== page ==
Gundy's Team Will Have Discipline

I'm not ready to pin a silver star on Mike Gundy's chest or nominate him for a committee to study prison reform in Oklahoma but after just one month in charge the new Oklahoma State head football coach is leaving no doubt about where his convictions are on discipline. His team will have it, and his players will have it, or they won't be around.

Gundy isn't putting on any Marshall Dillon act. I knew Mike Gundy when he was a player. He's as fun loving as the next guy and appreciates a good practical joke. He even understands that college football players have a tendency to be mischievous at times, and goofy at others. But blatant disregard for public laws, team order and social morality will not fly in the Gundy regime.

When Gundy met with the media on Wednesday to discuss the Cowboys' new recruiting class you could tell the dismissal of Elliott was on his mind. Nobody in the media knew it at the time, but Gundy gave a clue when he spoke about his form of team and player conduct and discipline.

"We sat in here (team meeting room) the other day and I told the players I'm not going to have a lot of rules," said Gundy. "I'm not big on having a lot of rules. We all know what's right and what's wrong. I told them that we're going to do what is right."

Former OSU coach Les Miles had his "Unity Council" with lots of rules and a system of demerits and punishments for those demerits. With Gundy team discipline will be simplified – right is right and wrong is wrong. Doing wrong gets you in trouble. It's a pretty simple concept and one that should be easy for players to follow.

It reminds me of a trio of veteran coaches at Oklahoma State. Gundy's organizational mentor is long time successful O-State golf coach Mike Holder. Now many people will tell you college golfers are easy to discipline, but over the years Holder has seen more than a few that needed to be reigned in as much as they need work on their short game. Holder's influence either worked or they were transferring out.

Longtime OSU baseball coach Gary Ward, who Gundy admires and once played for briefly, always spoke of how he had few rules. But violate one and the trip to Ward's doghouse made it no fun to be in his dugout. Finally, current Cowboy basketball mentor Eddie Sutton doesn't have a "unity council." Sutton believes in giving his seniors a certain amount of responsibility for the team and trusts them to help steer it in the right direction. Pat Jones, Gundy's former football coach at Oklahoma State, did a little of that as well.

Having known Mike Gundy since he was flinging the football for the Midwest City Bombers in high school, and knowing his family including parents, Ray and Judy, I also know that right and wrong was clearly presented and dealt with accordingly in the house on Cherry Street in Midwest City. Mike's discipline was forged there first.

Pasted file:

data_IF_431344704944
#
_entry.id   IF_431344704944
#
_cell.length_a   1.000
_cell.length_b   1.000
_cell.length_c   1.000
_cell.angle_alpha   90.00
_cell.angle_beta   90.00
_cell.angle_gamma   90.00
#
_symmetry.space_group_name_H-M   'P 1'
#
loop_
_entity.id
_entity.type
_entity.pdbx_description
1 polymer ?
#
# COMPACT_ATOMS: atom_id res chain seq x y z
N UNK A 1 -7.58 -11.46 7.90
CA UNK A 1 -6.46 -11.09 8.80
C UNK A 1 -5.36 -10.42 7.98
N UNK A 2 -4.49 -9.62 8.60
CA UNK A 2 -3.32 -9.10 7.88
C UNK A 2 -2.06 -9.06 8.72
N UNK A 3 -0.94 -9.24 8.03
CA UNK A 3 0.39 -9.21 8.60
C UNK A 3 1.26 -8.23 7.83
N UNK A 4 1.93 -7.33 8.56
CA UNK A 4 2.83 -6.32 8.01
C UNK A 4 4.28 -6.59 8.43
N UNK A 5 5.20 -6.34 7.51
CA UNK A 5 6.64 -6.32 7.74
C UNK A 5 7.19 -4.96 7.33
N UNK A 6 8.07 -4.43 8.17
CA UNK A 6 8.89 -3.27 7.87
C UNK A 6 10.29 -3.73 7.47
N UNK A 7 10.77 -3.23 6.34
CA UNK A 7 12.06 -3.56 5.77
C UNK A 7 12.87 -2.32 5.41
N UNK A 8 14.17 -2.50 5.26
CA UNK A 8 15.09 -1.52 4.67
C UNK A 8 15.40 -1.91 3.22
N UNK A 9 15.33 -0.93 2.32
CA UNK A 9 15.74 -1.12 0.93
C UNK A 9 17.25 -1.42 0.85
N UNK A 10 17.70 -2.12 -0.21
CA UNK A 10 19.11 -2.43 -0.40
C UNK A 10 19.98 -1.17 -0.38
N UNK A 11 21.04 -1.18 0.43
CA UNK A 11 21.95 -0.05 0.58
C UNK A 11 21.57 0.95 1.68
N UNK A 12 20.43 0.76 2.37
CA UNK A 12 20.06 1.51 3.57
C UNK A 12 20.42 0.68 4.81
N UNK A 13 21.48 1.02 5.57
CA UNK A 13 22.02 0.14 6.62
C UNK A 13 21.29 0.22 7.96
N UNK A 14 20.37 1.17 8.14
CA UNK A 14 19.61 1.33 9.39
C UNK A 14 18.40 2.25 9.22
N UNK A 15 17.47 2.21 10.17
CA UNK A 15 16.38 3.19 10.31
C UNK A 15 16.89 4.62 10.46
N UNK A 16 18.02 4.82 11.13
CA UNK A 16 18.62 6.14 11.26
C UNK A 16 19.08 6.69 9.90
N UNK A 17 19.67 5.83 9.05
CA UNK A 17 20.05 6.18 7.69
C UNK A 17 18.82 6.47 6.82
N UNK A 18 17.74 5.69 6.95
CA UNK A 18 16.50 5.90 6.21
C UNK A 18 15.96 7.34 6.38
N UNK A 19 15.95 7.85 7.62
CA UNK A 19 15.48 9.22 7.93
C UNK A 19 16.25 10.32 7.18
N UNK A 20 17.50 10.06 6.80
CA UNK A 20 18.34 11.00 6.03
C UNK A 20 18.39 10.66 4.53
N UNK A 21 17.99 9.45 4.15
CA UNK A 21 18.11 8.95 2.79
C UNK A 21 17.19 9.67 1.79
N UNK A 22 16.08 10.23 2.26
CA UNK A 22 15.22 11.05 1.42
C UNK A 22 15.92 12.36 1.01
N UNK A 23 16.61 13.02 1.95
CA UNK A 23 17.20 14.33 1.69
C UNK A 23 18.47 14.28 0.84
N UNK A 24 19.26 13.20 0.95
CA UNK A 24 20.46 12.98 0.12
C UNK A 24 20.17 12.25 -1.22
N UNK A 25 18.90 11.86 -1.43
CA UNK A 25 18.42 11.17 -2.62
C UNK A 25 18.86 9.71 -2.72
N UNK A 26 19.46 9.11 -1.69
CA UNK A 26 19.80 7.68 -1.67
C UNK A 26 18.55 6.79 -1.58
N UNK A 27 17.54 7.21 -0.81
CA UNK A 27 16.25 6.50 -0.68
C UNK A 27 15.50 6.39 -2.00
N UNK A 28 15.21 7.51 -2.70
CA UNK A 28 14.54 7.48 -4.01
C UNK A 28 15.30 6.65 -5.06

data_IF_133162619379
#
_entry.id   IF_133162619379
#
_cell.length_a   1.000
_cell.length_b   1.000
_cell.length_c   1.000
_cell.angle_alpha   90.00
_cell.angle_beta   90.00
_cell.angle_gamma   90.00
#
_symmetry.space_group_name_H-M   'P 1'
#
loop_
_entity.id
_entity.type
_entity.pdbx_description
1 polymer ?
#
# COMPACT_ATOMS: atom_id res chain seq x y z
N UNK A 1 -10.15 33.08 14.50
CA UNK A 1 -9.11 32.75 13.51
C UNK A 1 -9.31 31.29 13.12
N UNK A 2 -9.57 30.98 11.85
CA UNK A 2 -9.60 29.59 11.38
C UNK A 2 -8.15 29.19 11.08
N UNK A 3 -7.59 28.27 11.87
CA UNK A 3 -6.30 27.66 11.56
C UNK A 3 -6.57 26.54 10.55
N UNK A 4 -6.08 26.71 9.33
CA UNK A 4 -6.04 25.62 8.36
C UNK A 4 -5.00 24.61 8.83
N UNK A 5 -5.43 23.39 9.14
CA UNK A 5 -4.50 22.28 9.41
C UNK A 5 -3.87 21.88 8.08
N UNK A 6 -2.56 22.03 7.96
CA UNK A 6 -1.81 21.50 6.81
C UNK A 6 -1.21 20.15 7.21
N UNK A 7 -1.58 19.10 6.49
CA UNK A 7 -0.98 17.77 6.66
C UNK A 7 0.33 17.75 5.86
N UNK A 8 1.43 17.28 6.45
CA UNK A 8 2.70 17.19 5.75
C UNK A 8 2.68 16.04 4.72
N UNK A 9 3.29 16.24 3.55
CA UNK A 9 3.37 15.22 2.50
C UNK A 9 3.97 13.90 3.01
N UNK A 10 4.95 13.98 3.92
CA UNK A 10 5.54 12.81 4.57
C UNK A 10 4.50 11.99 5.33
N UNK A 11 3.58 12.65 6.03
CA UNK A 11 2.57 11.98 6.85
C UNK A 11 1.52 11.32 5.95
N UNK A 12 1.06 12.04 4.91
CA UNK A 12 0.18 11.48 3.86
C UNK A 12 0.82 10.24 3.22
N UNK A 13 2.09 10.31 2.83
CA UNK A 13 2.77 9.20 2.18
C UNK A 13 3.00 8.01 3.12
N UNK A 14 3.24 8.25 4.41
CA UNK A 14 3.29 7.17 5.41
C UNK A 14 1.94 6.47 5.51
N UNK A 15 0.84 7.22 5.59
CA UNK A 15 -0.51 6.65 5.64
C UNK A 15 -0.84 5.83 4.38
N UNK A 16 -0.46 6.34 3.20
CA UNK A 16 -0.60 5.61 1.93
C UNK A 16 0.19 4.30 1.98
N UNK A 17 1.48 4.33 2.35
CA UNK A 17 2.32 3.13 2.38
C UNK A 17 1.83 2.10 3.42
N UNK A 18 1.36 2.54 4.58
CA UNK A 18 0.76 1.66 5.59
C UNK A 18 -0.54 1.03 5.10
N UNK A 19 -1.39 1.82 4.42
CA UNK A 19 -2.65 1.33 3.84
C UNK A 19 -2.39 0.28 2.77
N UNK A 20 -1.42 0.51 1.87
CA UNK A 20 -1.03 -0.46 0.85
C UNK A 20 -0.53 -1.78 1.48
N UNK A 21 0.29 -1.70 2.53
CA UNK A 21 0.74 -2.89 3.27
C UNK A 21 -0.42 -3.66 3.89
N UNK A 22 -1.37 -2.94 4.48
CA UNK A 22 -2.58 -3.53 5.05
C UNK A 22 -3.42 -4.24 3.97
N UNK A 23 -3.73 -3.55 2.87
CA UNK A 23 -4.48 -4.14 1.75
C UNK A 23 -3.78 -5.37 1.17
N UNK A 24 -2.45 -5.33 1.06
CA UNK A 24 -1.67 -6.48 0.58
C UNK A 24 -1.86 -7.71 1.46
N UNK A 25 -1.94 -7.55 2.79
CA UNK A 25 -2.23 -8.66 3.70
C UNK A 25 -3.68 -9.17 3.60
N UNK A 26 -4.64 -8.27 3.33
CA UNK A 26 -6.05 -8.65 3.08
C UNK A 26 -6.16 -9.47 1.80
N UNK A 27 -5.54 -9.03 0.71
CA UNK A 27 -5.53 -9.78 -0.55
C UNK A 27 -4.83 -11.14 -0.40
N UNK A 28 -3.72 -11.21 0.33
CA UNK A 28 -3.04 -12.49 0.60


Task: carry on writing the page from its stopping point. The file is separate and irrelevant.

The message now is crystal clear with the dismissals of Brad Girtman and Prentiss Elliott, two talented but troubled athletes who couldn't navigate on the right side of the road. The dismissal of both should leave no doubt that Oklahoma State football won't be driving on the left side now or at anytime under Gundy's leadership.

In a private conversation with Mike Gundy and our family on my son's official recruiting visit, Gundy spoke of how the minute he was named head coach he thought only of the players. He was thinking how he could make things better for the players. He said he thought of living conditions, better meals, better academic opportunities, hiring the best coaching staff to allow them to be successful, and making the quality of life the best it could be for Oklahoma State football student-athletes. That is what OSU players have to look forward to, playing for a coach who used to be in their shoes and wants their experience at Oklahoma State to trump his college playing experience – an experience that was so good at the time it caused him to dedicate his career to becoming the head coach at his alma mater.

Now that is a lot to look forward to if you are a player, but Gundy has proven with two direct messages that the experience he is striving to deliver to his players will only go to those that chose to represent his school – and theirs – in the right way. Will their be second chances, I'm sure Gundy will give those. Third chances, no.

Someday, probably soon, Brad Girtman and Prentiss Elliott will understand just what they gave up. Their regret will likely hurt more than it took for Gundy to take the privilege away.

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